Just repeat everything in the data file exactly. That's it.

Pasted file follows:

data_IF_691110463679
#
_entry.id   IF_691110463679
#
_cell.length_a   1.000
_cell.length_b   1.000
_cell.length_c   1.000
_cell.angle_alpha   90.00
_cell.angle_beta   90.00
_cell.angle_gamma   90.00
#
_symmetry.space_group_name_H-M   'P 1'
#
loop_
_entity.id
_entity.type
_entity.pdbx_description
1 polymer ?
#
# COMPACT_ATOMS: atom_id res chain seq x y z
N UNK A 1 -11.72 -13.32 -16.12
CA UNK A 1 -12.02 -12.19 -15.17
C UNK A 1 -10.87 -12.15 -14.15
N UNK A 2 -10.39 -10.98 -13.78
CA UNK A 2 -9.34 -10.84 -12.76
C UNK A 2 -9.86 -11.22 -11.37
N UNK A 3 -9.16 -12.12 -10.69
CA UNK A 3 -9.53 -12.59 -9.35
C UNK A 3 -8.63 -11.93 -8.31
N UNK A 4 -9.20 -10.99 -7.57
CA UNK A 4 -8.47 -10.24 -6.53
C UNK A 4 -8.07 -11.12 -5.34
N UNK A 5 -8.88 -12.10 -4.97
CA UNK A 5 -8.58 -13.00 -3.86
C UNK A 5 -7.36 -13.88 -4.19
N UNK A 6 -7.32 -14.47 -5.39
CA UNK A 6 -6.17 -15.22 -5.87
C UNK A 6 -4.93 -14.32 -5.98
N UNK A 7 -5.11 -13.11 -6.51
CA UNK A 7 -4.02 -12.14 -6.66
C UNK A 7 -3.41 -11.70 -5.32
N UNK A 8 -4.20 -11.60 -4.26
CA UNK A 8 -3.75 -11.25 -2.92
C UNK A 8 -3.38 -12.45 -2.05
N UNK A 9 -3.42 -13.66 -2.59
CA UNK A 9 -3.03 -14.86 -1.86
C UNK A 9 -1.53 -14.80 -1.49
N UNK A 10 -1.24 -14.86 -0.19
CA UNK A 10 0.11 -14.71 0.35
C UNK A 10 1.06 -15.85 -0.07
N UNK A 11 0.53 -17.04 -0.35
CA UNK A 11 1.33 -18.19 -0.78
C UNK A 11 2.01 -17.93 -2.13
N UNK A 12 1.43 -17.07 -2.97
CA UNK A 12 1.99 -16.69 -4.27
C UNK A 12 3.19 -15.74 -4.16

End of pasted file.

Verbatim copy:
data_IF_691110463679
#
_entry.id   IF_691110463679
#
_cell.length_a   1.000
_cell.length_b   1.000
_cell.length_c   1.000
_cell.angle_alpha   90.00
_cell.angle_beta   90.00
_cell.angle_gamma   90.00
#
_symmetry.space_group_name_H-M   'P 1'
#
loop_
_entity.id
_entity.type
_entity.pdbx_description
1 polymer ?
#
# COMPACT_ATOMS: atom_id res chain seq x y z
N UNK A 1 -11.72 -13.32 -16.12
CA UNK A 1 -12.02 -12.19 -15.17
C UNK A 1 -10.87 -12.15 -14.15
N UNK A 2 -10.39 -10.98 -13.78
CA UNK A 2 -9.34 -10.84 -12.76
C UNK A 2 -9.86 -11.22 -11.37
N UNK A 3 -9.16 -12.12 -10.69
CA UNK A 3 -9.53 -12.59 -9.35
C UNK A 3 -8.63 -11.93 -8.31
N UNK A 4 -9.20 -10.99 -7.57
CA UNK A 4 -8.47 -10.24 -6.53
C UNK A 4 -8.07 -11.12 -5.34
N UNK A 5 -8.88 -12.10 -4.97
CA UNK A 5 -8.58 -13.00 -3.86
C UNK A 5 -7.36 -13.88 -4.19
N UNK A 6 -7.32 -14.47 -5.39
CA UNK A 6 -6.17 -15.22 -5.87
C UNK A 6 -4.93 -14.32 -5.98
N UNK A 7 -5.11 -13.11 -6.51
CA UNK A 7 -4.02 -12.14 -6.66
C UNK A 7 -3.41 -11.70 -5.32
N UNK A 8 -4.20 -11.60 -4.26
CA UNK A 8 -3.75 -11.25 -2.92
C UNK A 8 -3.38 -12.45 -2.05
N UNK A 9 -3.42 -13.66 -2.59
CA UNK A 9 -3.03 -14.86 -1.86
C UNK A 9 -1.53 -14.80 -1.49
N UNK A 10 -1.24 -14.86 -0.19
CA UNK A 10 0.11 -14.71 0.35
C UNK A 10 1.06 -15.85 -0.07
N UNK A 11 0.53 -17.04 -0.35
CA UNK A 11 1.33 -18.19 -0.78
C UNK A 11 2.01 -17.93 -2.13
N UNK A 12 1.43 -17.07 -2.97
CA UNK A 12 1.99 -16.69 -4.27
C UNK A 12 3.19 -15.74 -4.16